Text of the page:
McGoogan writes that, to understand who we are and where we are going, Canadians must look to cultural genealogy. He builds on the work of Richard Dawkins, who contends that ideas and values (“memes”) can be transmitted from one generation to another. Scottish and Irish immigrants arrived in Canada with values they had learned from their forebears. And they did so early enough, and in sufficient numbers, to shape an emerging Canadian nation. . . .

About the author:
          Ken McGoogan has published a dozen books, among them How the Scots Invented Canada, Fatal Passage, and Lady Franklin’s Revenge. His honours include the Pierre Berton Award, the UBC Medal for Canadian Biography, the Drainie-Taylor Biography Prize, and the Canadian Authors’ Association History Award.  Ken has crisscrossed Ireland and Scotland numerous times, and also circumnavigated both countries.

Publisher: HarperCollins Canada / Patrick Crean Editions
Media & events: Colleen.Simpson@HarperCollins.com
Publication rights: Beverley Slopen Literary Agency / Beverley@slopenagency.com



Thursday, April 9, 2015

Franklin's Lost Ships turn up on CBC-TV's The Nature of Things


Hats off to Andrew E.M. Gregg! He produced Franklin's Lost Ships, an extraordinary new documentary that turned up April 9 on CBC-TVs The Nature of Things. And finished in such a short period! The most impressive thing may well have been how smoothly the narrative unwound, cutting back and forth between the contemporary search and the history of the tragedy. So many figures winding in and out without a hitch: very sophisticated, very polished.

The seamless intermingling of documentary footage and credible reconstruction was terrific. Also, we got some exciting views of the sunken Erebus we have never seen before. Oh, and the CGI was great! I know, I know: the aficionados will be clamoring for more history: what does it all mean? But I expect that the longer version of this documentary, coming soon to PBS and Nova, will deliver more of that. Meanwhile, Franklin's Lost Ships will air again this Saturday on CBC News Network, starting at 7 p.m. Eastern Standard Time. Honestly: this doc is the perfect primer for what promises to be an outstanding season of dives, discoveries and revelations. Don't miss it.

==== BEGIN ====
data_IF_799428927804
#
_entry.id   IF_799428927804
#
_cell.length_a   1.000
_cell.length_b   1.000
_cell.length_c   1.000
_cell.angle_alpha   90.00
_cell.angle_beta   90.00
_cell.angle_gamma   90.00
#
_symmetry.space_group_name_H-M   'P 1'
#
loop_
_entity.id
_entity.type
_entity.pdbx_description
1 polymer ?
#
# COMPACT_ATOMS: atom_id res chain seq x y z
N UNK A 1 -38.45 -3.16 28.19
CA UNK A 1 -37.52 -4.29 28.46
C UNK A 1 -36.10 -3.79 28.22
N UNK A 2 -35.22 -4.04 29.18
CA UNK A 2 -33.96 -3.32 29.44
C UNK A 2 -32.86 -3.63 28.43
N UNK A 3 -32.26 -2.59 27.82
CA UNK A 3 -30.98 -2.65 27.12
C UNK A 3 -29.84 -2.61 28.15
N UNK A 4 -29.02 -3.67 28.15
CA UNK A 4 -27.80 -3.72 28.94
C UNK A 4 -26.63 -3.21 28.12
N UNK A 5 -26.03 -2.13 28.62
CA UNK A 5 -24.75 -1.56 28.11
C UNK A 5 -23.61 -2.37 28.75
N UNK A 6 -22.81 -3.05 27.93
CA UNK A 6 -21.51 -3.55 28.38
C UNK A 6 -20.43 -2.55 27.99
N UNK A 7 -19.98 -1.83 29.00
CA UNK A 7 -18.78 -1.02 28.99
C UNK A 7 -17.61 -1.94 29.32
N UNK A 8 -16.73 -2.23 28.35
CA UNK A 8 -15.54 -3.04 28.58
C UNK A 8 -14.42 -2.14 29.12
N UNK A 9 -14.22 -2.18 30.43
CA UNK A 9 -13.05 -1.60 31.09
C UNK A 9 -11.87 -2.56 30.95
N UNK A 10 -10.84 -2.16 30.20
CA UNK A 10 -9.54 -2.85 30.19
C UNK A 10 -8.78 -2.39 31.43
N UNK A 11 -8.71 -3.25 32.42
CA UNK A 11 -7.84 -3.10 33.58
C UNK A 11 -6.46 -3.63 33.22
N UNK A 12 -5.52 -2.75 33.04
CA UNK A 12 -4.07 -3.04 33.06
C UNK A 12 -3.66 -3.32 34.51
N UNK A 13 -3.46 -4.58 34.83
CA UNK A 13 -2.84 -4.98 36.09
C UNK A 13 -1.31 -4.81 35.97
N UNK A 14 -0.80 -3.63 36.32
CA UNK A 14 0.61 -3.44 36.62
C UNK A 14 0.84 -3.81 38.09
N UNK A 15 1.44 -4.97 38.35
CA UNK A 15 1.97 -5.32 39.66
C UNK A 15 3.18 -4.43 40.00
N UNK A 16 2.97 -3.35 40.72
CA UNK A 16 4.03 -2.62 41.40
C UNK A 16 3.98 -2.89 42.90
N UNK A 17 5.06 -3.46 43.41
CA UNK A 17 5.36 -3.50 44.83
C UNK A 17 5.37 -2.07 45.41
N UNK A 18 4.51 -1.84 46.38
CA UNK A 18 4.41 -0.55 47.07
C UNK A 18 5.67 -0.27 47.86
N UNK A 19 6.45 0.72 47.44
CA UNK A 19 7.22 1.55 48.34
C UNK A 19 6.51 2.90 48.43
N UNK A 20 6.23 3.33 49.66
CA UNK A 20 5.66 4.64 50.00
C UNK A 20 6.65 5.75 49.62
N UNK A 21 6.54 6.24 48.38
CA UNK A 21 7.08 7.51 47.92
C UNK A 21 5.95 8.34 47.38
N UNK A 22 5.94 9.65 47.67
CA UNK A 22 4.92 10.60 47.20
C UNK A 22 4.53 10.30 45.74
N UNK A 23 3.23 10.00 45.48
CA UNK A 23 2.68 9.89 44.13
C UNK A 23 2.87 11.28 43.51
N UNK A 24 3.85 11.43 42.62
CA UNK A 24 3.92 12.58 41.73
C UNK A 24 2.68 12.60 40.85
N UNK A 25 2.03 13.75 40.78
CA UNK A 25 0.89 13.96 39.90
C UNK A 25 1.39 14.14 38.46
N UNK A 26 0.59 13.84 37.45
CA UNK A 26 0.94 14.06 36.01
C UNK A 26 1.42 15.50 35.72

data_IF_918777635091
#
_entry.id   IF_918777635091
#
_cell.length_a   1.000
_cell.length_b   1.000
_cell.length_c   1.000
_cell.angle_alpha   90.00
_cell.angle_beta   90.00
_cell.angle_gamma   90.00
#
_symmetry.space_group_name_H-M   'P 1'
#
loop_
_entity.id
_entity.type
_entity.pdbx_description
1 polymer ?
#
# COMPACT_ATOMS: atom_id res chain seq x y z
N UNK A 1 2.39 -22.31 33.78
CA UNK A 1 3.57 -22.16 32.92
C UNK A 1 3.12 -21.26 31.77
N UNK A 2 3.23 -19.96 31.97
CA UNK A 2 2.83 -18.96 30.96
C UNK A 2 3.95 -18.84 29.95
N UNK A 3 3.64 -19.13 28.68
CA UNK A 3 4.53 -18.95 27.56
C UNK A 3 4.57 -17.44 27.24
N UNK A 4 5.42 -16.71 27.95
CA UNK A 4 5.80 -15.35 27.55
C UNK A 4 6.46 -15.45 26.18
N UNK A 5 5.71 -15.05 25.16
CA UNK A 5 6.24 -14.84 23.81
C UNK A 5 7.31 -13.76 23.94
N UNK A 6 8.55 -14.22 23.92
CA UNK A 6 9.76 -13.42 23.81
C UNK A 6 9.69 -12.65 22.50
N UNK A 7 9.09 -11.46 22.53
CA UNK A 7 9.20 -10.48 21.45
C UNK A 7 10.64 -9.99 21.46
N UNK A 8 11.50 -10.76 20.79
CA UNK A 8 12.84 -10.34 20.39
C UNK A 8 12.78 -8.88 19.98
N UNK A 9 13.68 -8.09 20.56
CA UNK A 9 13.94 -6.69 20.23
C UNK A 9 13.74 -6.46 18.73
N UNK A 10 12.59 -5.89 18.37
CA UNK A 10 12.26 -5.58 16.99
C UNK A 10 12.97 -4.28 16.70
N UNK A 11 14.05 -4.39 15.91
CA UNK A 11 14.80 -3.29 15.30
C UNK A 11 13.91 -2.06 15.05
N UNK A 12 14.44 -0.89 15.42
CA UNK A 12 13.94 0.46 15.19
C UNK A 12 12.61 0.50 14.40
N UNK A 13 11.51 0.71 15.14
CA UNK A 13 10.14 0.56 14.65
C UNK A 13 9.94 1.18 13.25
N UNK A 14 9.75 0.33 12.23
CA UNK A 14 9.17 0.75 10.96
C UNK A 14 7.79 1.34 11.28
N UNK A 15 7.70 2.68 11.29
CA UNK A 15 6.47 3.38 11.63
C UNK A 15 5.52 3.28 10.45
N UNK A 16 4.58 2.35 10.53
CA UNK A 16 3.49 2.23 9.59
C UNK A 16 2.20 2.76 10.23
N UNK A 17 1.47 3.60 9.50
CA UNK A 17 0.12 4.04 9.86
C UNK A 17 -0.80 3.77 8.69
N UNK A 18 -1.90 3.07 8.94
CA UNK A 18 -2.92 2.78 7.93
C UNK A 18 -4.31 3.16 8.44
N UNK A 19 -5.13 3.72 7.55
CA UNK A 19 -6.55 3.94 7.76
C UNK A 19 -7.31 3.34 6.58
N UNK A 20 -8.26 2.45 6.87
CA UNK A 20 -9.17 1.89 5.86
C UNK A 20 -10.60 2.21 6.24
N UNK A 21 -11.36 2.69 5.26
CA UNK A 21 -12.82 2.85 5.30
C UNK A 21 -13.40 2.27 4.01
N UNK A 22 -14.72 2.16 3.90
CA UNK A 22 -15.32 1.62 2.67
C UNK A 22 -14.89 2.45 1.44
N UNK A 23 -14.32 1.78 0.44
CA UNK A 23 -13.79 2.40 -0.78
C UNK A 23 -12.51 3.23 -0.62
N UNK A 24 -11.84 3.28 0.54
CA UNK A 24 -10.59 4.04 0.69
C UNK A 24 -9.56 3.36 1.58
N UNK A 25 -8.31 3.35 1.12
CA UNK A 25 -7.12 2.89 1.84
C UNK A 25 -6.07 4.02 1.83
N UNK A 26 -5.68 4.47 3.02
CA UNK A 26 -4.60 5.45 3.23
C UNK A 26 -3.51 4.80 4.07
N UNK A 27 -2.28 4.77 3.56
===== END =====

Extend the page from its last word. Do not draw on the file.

[Here is the CBC link for online viewing: http://www.cbc.ca/natureofthings/episodes/franklins-lost-ships]


Thursday, March 26, 2015

Mount Royal University in Calgary is doing everything right

 
Everywhere he goes, Our Hero runs into a life-size image of himself.
This is happening at Mount Royal University in Calgary, where he is spending a week as writer-in-residence.  Last night, all kinds of old friends turned up for a talk entitled Our Story Begins in Calgary. And the introductions and expressions of thanks left even our grizzled road warrior blushing. This photo comes courtesy of Michelle Bodnar. Word has it that she has taken a few more to illustrate a looming article. Can you rely on Our Hero to keep you apprised? You betcha.
A FEW DAYS LATER . . . . Did I mention a looming article? Check it out: Click here.

Tuesday, March 10, 2015

The days fly away like wild horses over the hills

 



The days fly away like wild horses over the hills. The poet Charles Bukowski said it first. But I've been feeling it as I get set to spend a week as writer-in-residence in Calgary.
I'll be at Mount Royal University from March 23 through March 27, courtesy of the English Department. For my public presentation (March 25), Our Story Begins in Calgary, I've been sorting through photos from my days as books editor at the Calgary Herald.  Above, we find me and Mordecai Richler . . . drinking coffee! To our left: Mavis Gallant in Banff with my old beater, aka the Silver Bullet. She was spending time at the Banff Centre and asked me to take her into town for groceries. She hated the elk! Could not understand why such dangerous animals were allowed to roam around freely. Below we have Tim Findley and his partner, William Whitehead, at Mescalero, one of my old favorite haunts. Richler, Gallant, Findley:
giants of Canadian literature . . . all of them gone. That's what struck me. That's what called up those horses. But not to worry: my subtitle is An Adventure in Creative Nonfiction. We'll venture beyond nostalgia. Even so, eh?